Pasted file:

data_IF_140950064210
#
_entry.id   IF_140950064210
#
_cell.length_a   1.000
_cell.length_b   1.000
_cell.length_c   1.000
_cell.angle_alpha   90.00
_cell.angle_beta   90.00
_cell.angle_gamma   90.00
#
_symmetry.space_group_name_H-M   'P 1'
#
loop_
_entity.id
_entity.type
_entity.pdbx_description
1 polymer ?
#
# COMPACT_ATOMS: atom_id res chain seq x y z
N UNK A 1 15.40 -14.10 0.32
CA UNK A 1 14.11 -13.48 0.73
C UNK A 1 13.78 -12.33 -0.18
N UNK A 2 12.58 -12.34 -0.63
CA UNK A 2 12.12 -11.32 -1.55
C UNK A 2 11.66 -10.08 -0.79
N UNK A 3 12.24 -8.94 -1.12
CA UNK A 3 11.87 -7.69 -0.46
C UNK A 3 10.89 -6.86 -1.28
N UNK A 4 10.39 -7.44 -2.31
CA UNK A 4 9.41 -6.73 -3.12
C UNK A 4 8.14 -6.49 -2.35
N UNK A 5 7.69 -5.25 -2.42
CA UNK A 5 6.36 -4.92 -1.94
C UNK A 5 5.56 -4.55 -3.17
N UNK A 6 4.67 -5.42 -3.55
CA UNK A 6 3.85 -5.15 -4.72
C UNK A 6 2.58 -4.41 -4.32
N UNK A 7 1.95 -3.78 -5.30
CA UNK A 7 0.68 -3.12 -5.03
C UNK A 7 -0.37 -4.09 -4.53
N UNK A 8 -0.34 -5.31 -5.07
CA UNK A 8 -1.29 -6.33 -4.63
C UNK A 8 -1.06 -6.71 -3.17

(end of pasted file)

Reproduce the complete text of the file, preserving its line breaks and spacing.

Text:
data_IF_140950064210
#
_entry.id   IF_140950064210
#
_cell.length_a   1.000
_cell.length_b   1.000
_cell.length_c   1.000
_cell.angle_alpha   90.00
_cell.angle_beta   90.00
_cell.angle_gamma   90.00
#
_symmetry.space_group_name_H-M   'P 1'
#
loop_
_entity.id
_entity.type
_entity.pdbx_description
1 polymer ?
#
# COMPACT_ATOMS: atom_id res chain seq x y z
N UNK A 1 15.40 -14.10 0.32
CA UNK A 1 14.11 -13.48 0.73
C UNK A 1 13.78 -12.33 -0.18
N UNK A 2 12.58 -12.34 -0.63
CA UNK A 2 12.12 -11.32 -1.55
C UNK A 2 11.66 -10.08 -0.79
N UNK A 3 12.24 -8.94 -1.12
CA UNK A 3 11.87 -7.69 -0.46
C UNK A 3 10.89 -6.86 -1.28
N UNK A 4 10.39 -7.44 -2.31
CA UNK A 4 9.41 -6.73 -3.12
C UNK A 4 8.14 -6.49 -2.35
N UNK A 5 7.69 -5.25 -2.42
CA UNK A 5 6.36 -4.92 -1.94
C UNK A 5 5.56 -4.55 -3.17
N UNK A 6 4.67 -5.42 -3.55
CA UNK A 6 3.85 -5.15 -4.72
C UNK A 6 2.58 -4.41 -4.32
N UNK A 7 1.95 -3.78 -5.30
CA UNK A 7 0.68 -3.12 -5.03
C UNK A 7 -0.37 -4.09 -4.53
N UNK A 8 -0.34 -5.31 -5.07
CA UNK A 8 -1.29 -6.33 -4.63
C UNK A 8 -1.06 -6.71 -3.17